In my previous column, I indicated my national commitment in seeing that Dar es Salaam City is given the necessary attention to escape from the current filthy situation into a more befitting status of a clean city.
I have been able to visit some of the clean African cities such as Kigali, Johannesburg, Maputo, Windhoek, Gaborone and at that time Harare. What do they have that we are missing?
I have the guts of saying we can, as within the country, I am told there are cities and towns like Mwanza, Moshi, Musoma and Kigoma which are incredibly clean. Why not Dar es Salam? Probably the main inhibiting factor is our culture and attitudes! We are not used to cleanliness and do not appreciate beauty!
I remember those days when Mzee Ramadhani Nyamka was both the Regional Chairman of CCM and Mayor of Dar es Salaam, he tried to introduce tree planting along the Pugu road currently Nyerere road with protections of drums which over night were stolen or destroyed!
But it looks now there is a systematic change of attitude as almost everybody is complaining of stinking Dar es Salaam city and hope that residents of Dar es Salaam would cooperate in the implementation of the Dar e Salaam City Environment Outlook (DCEO) 2011 which was recently launched.
Come rain come dry season, all are bad for Dar es Salaam residents but rains keep the city soaked with water and impassable streets overcrowded by stranded dala dala commuters. The worse of it is the waste management and sanitation.
Waste management is a headache to the city administrators as a result of increasing urbanization, rural-urban migration, rising standards of living and rapid development associated with population growth.
The population has increased from 69, 227 with a growth rate of 2.4 per cent in 1948 to 2,497,940 in 2002 with a growth rate of 4.3 percent which about 80 percent of the population lives in unplanned settlements. Therefore the proper management of waste has thus become one of the very pressing and challenging environmental problems in the city.
Solid waste management within the unplanned settlement makes it invariably impossible to make the city clean. The solid waste which makes 50 per cent is generated with other sources including commercial activities, industries and markets. Solid waste in the city according to DCEO 2011 report is largely organic, composed of remains of foods and vegetables which contribute about 60 per cent of the composition.
Solid waste generation has been steadily increasing from less than 2,000 tons per day in 1998 to about 4,200 tones of solid waste per day in 2011 of which only about 37 per cent is disposed off in dumpsites or landfills. You can imagine how possible could it be to make such a city clean with more than 60 percent of the solid waste finding nowhere to be disposed off!
Stakeholders particularly the private sector on the guidance of the City Management is required to plan the infrastructure and the strategies on how to effectively deal with this waste. The DCEO is suggesting that the need for investment in the provision of solid waste management services is a necessity particularly adopting a privatization system that would help to address the major shortfalls in solid waste management services, increasing efficiency and lowering costs.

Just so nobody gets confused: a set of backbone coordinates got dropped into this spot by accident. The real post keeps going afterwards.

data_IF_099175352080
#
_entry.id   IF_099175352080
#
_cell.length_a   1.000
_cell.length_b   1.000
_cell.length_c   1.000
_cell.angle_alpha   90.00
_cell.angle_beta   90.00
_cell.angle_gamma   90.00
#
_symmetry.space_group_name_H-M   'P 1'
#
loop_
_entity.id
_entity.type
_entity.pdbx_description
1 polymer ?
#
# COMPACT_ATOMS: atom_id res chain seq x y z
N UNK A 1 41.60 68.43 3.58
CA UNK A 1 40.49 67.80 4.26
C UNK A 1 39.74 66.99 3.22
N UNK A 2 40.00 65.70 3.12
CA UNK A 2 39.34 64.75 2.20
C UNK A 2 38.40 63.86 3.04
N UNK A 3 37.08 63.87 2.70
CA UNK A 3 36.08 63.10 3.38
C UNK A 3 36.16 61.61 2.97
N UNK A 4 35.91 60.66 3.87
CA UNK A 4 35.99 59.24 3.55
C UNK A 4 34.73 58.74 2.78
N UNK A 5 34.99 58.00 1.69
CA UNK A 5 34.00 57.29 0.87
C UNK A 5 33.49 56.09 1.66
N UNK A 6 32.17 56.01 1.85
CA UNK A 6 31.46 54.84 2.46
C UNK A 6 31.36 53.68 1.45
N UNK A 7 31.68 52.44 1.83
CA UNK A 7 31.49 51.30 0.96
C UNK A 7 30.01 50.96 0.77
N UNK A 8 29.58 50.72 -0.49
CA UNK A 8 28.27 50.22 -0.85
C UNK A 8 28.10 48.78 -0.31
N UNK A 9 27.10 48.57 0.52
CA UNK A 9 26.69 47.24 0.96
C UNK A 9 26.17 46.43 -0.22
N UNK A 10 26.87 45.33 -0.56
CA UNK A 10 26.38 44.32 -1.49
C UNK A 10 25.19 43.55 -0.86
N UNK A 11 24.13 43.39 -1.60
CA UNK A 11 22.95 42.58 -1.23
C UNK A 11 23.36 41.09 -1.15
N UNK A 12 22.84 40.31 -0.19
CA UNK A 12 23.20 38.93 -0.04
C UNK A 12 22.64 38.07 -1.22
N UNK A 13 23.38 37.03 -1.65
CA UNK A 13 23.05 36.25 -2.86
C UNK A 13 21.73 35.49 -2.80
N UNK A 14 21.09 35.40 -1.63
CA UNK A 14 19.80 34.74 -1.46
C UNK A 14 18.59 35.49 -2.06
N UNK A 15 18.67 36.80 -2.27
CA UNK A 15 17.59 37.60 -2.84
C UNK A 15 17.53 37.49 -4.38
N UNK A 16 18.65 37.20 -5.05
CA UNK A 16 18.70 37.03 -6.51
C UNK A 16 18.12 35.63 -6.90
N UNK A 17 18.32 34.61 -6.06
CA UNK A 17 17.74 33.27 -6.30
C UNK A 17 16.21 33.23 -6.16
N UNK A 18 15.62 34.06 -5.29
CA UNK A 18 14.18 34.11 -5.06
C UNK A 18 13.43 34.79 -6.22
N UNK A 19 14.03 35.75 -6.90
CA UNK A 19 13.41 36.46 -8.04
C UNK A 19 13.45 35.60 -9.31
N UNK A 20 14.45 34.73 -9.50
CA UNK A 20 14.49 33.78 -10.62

The current situation is hazardously managed and shows a significant illegal dumping of solid wastes close to residential areas especially in the unplanned areas. This needs to be addressed as it is the source of all epidemics. Another worse scenario is the Dar es Salaam City sewage system which is composed of separate systems of a combination of gravity and pumped flaws.
The sewage network is overwhelmed and as such it is common to find sewage overflowing in different parts of the city. During the rainy seasons the people take advantage of emptying their cesspits to the flowing rain waters. Most areas, including much of the City centre have totally inadequate and poor storm water drainage system causing the affected areas to be frequently flooded during heavy rains.
Investment in waste water management has been very meager resulting into lagging behind water supply development for wastewater sewage system and treatment plants to meet the standard set for effluent disposals.
All that said what the way forward is in turning around the city of Dar es Salaam into becoming the real pride of our country in terms improved infrastructure and cleanliness? Of course there must be short and long term strategies. On socio-economic issues, it is imperative that more satellite cities are needed to reduce population pressure at the city centre.
This would also require the strengthening of effective enforcement of laws, by-laws and regulations governing trade and manufacturing industries. On waste management, budgetary and management systems should be strengthened at the local level to support the effective implementation and operation of municipal solid waste management services.
A sustainable integrated waste management should be considered with emphasis on waste segregation and sorting of source. Consideration should also be given into utilization of recyclable material and adherence to Healthcare Waste Management Policy guidelines and Monitoring Plan.
This DCEO report has touched all aspects on how the City of Dar es Salaam could be revamped into becoming one of the clean cities if only our city fathers would take heed of these observations. The Dar es Salaam city has four local authorities of Ilala, Kinondoni, Temeke and the City Council.
The three local authorities should be made accountable to their people through the new government and public partnership in terms of transparency so as to make the habitants of Dar es Salaam conversant on the new innovations of their city. It can be done play your part!